• Patricia Perez Eustaquio, Flowers For X, I, 2016
, oil on canvas, 152.5 cm diameter
  • Patricia Perez Eustaquio, Flowers For X, II, 2016
, oil on canvas, 152.5 cm diameter
  • Patricia Perez Eustaquio, Flowers For X, III, 2016
, oil on canvas, 152.5 cm diameter
  • Patricia Perez Eustaquio, Flowers For X, IV, 2016
, oil on canvas, 152.5 cm diameter
  • Patricia Perez Eustaquio, Flowers For X, V, 2016
, oil on canvas, 152.5 cm diameter
  • Patricia Perez Eustaquio, Flowers For X, VI, 2016
, oil on canvas, 152.5 cm diameter
  • Patricia Perez Eustaquio, Untitled (Blooms) III, IV, 2016, digital print on silk dupion, printed in England, 136 x 300 cm.
  • Patricia Perez Eustaquio, Untitled (Blooms) II, 2016, digital print on silk dupion, printed in England, 136 x 300 cm.
  • Patricia Perez Eustaquio, Untitled (Carcass), 2016, unique edition, digital print on silk dupion, printed in England, 136 x 1000 cm
  • Patricia Perez Eustaquio, Untitled (Spears), 2016, epoxy paint, PVC pipe, found (plastic) flowers/objects, gold aluminium wire, dimensions variable
  • Patricia Perez Eustaquio, Untitled, 2016, mirror, 120 cm diameter
  • Patricia Perez Eustaquio, Island, 2016, plaster cast and black salt, dimensions variable.
  • Patricia Perez Eustaquio, Untitled (Blooms) I, 2016, digital print on silk dupion, printed in England, 136 x 300 cm.

Patricia Perez Eustaquio

Flowers for X

28 October - 18 December 2016

Yavuz Gallery is proud to present leading Filipino artist Patricia Perez Eustaquio in Flowers for X, her highly anticipated first solo exhibition with Yavuz Gallery.

Eustaquio employs the language of conquest and the hunt in her signature study of objects at their end of their lives, in a poetic meditation on consumerism and the mutability of taste and desire. The exhibition follows Eustaquio’s recent solo presentation at the Palais de Tokyo in Paris, France, and opens in conjunction with her participation in the Singapore Biennale 2016.

Eustaquio’s practice brings contemporary sensibilities and concerns to traditional painting and craft, drawing in particular from the still-life tradition of the Dutch Renaissance. She employs baroque, decorative forms – now considered thoroughly out of fashion in contemporary aesthetics – to question our ever-changing tastes and resulting patterns of consumption. According to the artist, “How we consume is detrimental to our reality, albeit a reality we’d like to ignore. Instead, we focus on our own appetites for things, instead of how and where those things come from.”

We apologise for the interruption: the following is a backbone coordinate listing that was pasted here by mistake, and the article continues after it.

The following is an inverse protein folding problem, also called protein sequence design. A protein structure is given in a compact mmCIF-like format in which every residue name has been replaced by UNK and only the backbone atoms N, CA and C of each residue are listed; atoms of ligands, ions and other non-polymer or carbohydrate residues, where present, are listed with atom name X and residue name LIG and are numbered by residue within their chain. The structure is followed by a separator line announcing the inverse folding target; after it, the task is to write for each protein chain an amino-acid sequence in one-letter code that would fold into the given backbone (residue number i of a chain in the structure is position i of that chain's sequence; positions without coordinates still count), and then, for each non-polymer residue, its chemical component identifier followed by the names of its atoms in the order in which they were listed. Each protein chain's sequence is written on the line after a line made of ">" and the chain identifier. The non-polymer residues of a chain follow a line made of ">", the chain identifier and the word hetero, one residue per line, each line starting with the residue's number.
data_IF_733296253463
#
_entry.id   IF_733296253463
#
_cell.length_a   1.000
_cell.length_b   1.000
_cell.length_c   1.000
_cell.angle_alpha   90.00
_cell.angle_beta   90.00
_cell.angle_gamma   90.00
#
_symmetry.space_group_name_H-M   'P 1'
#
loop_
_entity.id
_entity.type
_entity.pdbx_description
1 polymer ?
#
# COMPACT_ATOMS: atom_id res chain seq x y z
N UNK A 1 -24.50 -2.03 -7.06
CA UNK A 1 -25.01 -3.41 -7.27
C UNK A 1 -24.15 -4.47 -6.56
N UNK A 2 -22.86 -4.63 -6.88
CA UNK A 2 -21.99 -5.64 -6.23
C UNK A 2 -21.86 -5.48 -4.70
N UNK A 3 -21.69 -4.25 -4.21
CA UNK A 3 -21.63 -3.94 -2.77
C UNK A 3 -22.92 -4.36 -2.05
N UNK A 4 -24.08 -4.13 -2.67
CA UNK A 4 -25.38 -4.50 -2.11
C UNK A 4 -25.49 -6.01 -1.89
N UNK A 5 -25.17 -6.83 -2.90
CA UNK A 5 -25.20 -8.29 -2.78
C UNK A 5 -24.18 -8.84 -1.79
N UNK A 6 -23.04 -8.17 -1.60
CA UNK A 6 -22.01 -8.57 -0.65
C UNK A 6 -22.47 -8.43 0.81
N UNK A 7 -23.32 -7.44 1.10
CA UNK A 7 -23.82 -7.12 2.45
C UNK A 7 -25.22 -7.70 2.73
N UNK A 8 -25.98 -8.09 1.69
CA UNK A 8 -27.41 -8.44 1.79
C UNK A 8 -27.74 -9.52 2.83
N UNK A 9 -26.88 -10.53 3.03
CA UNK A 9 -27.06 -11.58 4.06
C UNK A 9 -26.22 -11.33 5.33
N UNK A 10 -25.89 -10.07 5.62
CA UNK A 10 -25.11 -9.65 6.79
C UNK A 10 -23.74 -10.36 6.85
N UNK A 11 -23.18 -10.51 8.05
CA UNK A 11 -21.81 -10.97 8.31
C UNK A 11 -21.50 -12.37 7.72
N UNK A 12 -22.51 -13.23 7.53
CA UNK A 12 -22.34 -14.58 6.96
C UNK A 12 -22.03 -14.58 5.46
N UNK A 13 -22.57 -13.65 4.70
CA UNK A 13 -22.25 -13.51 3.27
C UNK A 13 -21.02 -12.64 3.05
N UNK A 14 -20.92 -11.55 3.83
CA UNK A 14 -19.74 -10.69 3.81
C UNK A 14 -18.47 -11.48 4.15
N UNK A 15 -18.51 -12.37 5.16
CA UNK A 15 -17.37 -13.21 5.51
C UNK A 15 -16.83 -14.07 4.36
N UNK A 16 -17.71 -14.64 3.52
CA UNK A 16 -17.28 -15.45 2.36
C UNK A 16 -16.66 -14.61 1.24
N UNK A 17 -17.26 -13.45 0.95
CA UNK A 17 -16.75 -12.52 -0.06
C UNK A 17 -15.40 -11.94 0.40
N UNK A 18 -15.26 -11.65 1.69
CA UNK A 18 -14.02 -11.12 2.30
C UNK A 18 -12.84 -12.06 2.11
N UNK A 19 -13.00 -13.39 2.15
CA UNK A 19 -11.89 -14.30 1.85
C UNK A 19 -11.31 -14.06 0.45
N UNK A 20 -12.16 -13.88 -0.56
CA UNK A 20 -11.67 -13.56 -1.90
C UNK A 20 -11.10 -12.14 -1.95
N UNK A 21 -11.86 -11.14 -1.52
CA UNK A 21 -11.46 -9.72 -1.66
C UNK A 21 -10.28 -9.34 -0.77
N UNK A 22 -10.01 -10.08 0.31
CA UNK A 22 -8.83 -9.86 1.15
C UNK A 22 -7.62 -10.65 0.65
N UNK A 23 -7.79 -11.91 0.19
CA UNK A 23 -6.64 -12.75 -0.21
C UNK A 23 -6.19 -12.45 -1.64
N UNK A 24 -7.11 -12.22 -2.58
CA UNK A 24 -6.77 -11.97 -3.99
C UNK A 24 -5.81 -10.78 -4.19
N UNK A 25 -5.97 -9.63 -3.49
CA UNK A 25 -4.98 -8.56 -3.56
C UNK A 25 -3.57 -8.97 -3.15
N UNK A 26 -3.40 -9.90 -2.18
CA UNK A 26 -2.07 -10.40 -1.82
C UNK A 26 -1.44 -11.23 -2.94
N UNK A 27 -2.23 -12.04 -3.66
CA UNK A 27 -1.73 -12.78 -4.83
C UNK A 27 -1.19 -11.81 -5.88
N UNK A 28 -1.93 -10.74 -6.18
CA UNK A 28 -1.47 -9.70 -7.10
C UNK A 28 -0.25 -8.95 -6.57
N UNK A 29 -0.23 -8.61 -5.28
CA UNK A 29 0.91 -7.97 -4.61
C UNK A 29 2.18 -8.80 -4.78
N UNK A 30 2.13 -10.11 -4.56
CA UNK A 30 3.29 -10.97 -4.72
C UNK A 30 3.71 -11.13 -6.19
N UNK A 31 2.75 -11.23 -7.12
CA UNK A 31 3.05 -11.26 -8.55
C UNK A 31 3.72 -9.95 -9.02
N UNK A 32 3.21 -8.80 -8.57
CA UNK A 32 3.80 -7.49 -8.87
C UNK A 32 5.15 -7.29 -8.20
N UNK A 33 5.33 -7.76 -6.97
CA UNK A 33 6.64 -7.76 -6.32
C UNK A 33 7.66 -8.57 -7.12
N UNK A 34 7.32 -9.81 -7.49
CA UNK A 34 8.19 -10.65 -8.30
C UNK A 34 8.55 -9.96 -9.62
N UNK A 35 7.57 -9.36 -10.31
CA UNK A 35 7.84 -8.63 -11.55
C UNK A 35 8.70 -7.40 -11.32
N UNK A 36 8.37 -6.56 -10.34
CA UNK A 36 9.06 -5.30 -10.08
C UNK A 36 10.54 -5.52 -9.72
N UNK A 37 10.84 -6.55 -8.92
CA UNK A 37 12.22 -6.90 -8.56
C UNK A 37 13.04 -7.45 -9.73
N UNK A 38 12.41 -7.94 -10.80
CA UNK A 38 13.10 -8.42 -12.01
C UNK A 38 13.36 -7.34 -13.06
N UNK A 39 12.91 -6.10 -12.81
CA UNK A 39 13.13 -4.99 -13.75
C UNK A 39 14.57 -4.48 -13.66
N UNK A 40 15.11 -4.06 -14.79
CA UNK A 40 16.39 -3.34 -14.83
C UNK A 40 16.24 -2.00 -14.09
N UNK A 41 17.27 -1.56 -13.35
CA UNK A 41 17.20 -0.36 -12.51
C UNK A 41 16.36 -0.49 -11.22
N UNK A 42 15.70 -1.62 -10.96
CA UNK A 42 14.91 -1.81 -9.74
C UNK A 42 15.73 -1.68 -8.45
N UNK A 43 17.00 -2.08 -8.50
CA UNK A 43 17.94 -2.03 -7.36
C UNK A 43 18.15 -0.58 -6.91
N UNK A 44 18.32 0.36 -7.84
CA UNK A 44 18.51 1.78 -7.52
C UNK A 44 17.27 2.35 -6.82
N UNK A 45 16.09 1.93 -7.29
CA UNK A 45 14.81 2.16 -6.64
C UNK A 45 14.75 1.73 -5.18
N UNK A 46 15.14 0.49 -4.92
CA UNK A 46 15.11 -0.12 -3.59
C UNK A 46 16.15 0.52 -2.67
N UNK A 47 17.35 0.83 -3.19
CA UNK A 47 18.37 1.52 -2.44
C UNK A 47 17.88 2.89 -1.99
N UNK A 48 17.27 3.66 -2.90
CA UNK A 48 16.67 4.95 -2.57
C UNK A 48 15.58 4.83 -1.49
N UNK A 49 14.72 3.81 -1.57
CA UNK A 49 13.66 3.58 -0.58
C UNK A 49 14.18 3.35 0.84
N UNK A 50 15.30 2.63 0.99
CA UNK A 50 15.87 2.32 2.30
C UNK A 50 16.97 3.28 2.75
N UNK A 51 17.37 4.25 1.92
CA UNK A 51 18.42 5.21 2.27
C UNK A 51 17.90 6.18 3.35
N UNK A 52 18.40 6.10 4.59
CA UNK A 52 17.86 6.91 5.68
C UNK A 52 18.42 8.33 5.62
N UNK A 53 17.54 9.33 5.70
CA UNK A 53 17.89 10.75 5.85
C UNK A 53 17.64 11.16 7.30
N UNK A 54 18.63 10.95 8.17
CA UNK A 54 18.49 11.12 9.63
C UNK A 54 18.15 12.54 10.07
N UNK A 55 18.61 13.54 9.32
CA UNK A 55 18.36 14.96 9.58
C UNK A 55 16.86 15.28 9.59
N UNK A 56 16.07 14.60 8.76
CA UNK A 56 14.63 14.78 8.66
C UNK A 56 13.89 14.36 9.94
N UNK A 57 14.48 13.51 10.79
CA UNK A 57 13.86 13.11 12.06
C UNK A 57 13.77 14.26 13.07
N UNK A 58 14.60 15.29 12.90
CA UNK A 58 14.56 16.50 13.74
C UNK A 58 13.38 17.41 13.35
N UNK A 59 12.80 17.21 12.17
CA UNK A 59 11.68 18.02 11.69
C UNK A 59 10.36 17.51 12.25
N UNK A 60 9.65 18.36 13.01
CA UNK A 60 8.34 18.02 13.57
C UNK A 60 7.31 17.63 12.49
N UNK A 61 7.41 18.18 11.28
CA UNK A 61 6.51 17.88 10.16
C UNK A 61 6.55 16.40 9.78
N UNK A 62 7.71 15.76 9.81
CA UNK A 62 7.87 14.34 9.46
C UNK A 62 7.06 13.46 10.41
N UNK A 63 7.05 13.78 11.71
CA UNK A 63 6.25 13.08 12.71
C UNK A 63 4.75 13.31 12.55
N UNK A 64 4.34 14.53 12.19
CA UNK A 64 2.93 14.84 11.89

An ongoing motif in Eustaquio’s work is the wilted flower, depicted in monochrome on stark backgrounds as if drained of life; abstracted and fragmented to appear almost like a crumpled piece of paper, tossed aside after use. She depicts a flower at the precise moment a flower loses our attention and is passed over for another. In Flowers for X, dying blooms are painted on round canvases, highlighting their ornamental quality – beautiful objects to be possessed, like medallions or cameos, or consumed like game served on a platter. These are the “martyrs” of our consumption, the lives demanded by and laid to waste in our conquest over nature and natural resources.

Elsewhere in the exhibition, plastic flowers are transformed into tall, ornate spears, alluding to both the hunted and the hunter. There are no human figures in Flowers for X, but our presence is looming, and our touch destructive.